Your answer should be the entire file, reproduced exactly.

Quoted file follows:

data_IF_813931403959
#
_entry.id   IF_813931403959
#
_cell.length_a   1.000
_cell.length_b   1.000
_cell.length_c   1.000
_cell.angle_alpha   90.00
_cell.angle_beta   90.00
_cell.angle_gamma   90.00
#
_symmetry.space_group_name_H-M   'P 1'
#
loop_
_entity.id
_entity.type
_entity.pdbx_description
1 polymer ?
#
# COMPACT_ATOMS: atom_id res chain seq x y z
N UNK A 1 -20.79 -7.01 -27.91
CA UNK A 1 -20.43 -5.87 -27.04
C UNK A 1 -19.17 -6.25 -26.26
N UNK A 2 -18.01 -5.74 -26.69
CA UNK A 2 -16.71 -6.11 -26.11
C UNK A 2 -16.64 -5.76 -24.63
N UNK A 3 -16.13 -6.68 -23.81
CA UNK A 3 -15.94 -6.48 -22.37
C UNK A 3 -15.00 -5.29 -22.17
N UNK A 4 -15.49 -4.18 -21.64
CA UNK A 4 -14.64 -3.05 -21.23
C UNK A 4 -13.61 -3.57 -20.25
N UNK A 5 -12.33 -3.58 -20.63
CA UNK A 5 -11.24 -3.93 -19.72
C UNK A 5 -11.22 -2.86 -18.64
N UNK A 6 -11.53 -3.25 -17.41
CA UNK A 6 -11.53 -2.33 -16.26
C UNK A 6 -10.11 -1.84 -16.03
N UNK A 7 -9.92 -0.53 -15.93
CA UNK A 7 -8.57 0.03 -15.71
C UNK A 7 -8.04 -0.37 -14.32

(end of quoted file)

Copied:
data_IF_813931403959
#
_entry.id   IF_813931403959
#
_cell.length_a   1.000
_cell.length_b   1.000
_cell.length_c   1.000
_cell.angle_alpha   90.00
_cell.angle_beta   90.00
_cell.angle_gamma   90.00
#
_symmetry.space_group_name_H-M   'P 1'
#
loop_
_entity.id
_entity.type
_entity.pdbx_description
1 polymer ?
#
# COMPACT_ATOMS: atom_id res chain seq x y z
N UNK A 1 -20.79 -7.01 -27.91
CA UNK A 1 -20.43 -5.87 -27.04
C UNK A 1 -19.17 -6.25 -26.26
N UNK A 2 -18.01 -5.74 -26.69
CA UNK A 2 -16.71 -6.11 -26.11
C UNK A 2 -16.64 -5.76 -24.63
N UNK A 3 -16.13 -6.68 -23.81
CA UNK A 3 -15.94 -6.48 -22.37
C UNK A 3 -15.00 -5.29 -22.17
N UNK A 4 -15.49 -4.18 -21.64
CA UNK A 4 -14.64 -3.05 -21.23
C UNK A 4 -13.61 -3.57 -20.25
N UNK A 5 -12.33 -3.58 -20.63
CA UNK A 5 -11.24 -3.93 -19.72
C UNK A 5 -11.22 -2.86 -18.64
N UNK A 6 -11.53 -3.25 -17.41
CA UNK A 6 -11.53 -2.33 -16.26
C UNK A 6 -10.11 -1.84 -16.03
N UNK A 7 -9.92 -0.53 -15.93
CA UNK A 7 -8.57 0.03 -15.71
C UNK A 7 -8.04 -0.37 -14.32